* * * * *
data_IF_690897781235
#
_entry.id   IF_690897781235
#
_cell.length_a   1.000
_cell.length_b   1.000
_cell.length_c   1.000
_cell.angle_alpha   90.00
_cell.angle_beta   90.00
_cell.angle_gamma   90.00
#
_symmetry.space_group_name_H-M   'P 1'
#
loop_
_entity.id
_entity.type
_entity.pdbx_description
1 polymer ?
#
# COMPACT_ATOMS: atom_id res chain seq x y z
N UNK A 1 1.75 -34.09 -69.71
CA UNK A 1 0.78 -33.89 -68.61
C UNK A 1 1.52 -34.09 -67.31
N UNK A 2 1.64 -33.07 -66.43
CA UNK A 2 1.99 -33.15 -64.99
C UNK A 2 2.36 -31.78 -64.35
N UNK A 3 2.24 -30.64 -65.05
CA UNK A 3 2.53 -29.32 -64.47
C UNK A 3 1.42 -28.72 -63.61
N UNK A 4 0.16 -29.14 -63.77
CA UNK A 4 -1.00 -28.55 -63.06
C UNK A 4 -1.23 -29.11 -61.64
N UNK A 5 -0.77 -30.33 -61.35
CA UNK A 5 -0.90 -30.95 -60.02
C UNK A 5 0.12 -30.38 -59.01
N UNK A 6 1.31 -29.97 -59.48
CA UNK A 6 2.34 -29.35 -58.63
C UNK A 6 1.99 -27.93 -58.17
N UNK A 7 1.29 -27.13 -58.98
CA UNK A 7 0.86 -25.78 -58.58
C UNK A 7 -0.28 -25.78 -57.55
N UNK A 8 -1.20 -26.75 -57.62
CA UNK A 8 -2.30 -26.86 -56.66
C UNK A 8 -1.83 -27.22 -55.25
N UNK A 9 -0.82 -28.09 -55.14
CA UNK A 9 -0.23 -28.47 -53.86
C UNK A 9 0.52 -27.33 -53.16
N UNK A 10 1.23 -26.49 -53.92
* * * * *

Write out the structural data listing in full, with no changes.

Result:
data_IF_690897781235
#
_entry.id   IF_690897781235
#
_cell.length_a   1.000
_cell.length_b   1.000
_cell.length_c   1.000
_cell.angle_alpha   90.00
_cell.angle_beta   90.00
_cell.angle_gamma   90.00
#
_symmetry.space_group_name_H-M   'P 1'
#
loop_
_entity.id
_entity.type
_entity.pdbx_description
1 polymer ?
#
# COMPACT_ATOMS: atom_id res chain seq x y z
N UNK A 1 1.75 -34.09 -69.71
CA UNK A 1 0.78 -33.89 -68.61
C UNK A 1 1.52 -34.09 -67.31
N UNK A 2 1.64 -33.07 -66.43
CA UNK A 2 1.99 -33.15 -64.99
C UNK A 2 2.36 -31.78 -64.35
N UNK A 3 2.24 -30.64 -65.05
CA UNK A 3 2.53 -29.32 -64.47
C UNK A 3 1.42 -28.72 -63.61
N UNK A 4 0.16 -29.14 -63.77
CA UNK A 4 -1.00 -28.55 -63.06
C UNK A 4 -1.23 -29.11 -61.64
N UNK A 5 -0.77 -30.33 -61.35
CA UNK A 5 -0.90 -30.95 -60.02
C UNK A 5 0.12 -30.38 -59.01
N UNK A 6 1.31 -29.97 -59.48
CA UNK A 6 2.34 -29.35 -58.63
C UNK A 6 1.99 -27.93 -58.17
N UNK A 7 1.29 -27.13 -58.98
CA UNK A 7 0.86 -25.78 -58.58
C UNK A 7 -0.28 -25.78 -57.55
N UNK A 8 -1.20 -26.75 -57.62
CA UNK A 8 -2.30 -26.86 -56.66
C UNK A 8 -1.83 -27.22 -55.25
N UNK A 9 -0.82 -28.09 -55.14
CA UNK A 9 -0.23 -28.47 -53.86
C UNK A 9 0.52 -27.33 -53.16
N UNK A 10 1.23 -26.49 -53.92